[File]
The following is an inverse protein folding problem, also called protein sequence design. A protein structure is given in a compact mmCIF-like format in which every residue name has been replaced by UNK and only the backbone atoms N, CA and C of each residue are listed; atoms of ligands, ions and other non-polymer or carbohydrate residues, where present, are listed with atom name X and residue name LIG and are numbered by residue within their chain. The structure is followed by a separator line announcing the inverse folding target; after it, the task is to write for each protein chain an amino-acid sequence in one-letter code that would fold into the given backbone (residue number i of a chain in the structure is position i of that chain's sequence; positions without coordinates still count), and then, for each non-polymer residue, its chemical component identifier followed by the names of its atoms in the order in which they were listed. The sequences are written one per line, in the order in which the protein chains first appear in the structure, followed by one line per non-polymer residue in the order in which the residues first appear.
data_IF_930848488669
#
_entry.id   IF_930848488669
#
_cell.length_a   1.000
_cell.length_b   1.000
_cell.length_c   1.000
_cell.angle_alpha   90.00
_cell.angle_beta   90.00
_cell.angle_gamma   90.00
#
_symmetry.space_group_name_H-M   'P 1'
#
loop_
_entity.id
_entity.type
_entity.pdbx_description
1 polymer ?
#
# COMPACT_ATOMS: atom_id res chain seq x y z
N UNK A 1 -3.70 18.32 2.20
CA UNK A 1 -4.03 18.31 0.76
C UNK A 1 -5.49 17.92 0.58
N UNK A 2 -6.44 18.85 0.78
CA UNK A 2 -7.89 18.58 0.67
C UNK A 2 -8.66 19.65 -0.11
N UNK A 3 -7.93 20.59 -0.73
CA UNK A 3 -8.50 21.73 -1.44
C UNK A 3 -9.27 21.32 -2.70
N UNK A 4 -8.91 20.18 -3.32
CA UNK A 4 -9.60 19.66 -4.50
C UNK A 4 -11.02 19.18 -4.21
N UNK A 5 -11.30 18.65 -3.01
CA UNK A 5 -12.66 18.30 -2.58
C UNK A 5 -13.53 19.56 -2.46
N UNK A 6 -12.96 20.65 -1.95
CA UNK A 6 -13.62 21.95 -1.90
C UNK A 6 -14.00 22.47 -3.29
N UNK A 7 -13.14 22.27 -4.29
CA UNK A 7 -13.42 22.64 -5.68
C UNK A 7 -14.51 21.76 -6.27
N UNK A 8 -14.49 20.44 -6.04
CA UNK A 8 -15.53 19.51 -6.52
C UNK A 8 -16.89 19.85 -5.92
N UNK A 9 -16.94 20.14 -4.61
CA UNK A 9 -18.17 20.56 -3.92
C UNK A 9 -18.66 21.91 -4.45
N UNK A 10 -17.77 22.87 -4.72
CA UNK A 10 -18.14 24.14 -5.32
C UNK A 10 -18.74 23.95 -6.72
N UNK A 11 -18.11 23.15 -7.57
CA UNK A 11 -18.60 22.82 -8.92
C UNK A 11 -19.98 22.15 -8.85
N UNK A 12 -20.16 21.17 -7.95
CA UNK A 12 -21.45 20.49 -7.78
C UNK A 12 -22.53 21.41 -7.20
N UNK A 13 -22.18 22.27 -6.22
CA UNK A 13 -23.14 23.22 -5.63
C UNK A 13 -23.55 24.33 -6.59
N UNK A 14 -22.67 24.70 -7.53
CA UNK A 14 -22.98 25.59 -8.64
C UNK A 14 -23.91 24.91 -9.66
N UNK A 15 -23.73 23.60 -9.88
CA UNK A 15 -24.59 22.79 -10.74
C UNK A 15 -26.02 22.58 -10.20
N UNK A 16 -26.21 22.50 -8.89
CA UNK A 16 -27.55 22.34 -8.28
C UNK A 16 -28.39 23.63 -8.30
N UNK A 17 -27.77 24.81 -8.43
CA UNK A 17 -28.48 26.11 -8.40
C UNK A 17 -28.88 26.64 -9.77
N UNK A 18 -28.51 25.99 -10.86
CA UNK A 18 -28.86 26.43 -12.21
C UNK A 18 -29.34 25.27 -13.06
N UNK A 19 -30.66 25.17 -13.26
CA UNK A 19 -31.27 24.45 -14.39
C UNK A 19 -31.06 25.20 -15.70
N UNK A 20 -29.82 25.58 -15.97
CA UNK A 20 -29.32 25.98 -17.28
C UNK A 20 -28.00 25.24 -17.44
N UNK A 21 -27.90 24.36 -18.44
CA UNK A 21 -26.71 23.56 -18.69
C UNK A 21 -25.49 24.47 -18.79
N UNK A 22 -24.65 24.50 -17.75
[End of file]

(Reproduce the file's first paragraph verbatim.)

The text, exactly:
The following is an inverse protein folding problem, also called protein sequence design. A protein structure is given in a compact mmCIF-like format in which every residue name has been replaced by UNK and only the backbone atoms N, CA and C of each residue are listed; atoms of ligands, ions and other non-polymer or carbohydrate residues, where present, are listed with atom name X and residue name LIG and are numbered by residue within their chain. The structure is followed by a separator line announcing the inverse folding target; after it, the task is to write for each protein chain an amino-acid sequence in one-letter code that would fold into the given backbone (residue number i of a chain in the structure is position i of that chain's sequence; positions without coordinates still count), and then, for each non-polymer residue, its chemical component identifier followed by the names of its atoms in the order in which they were listed. The sequences are written one per line, in the order in which the protein chains first appear in the structure, followed by one line per non-polymer residue in the order in which the residues first appear.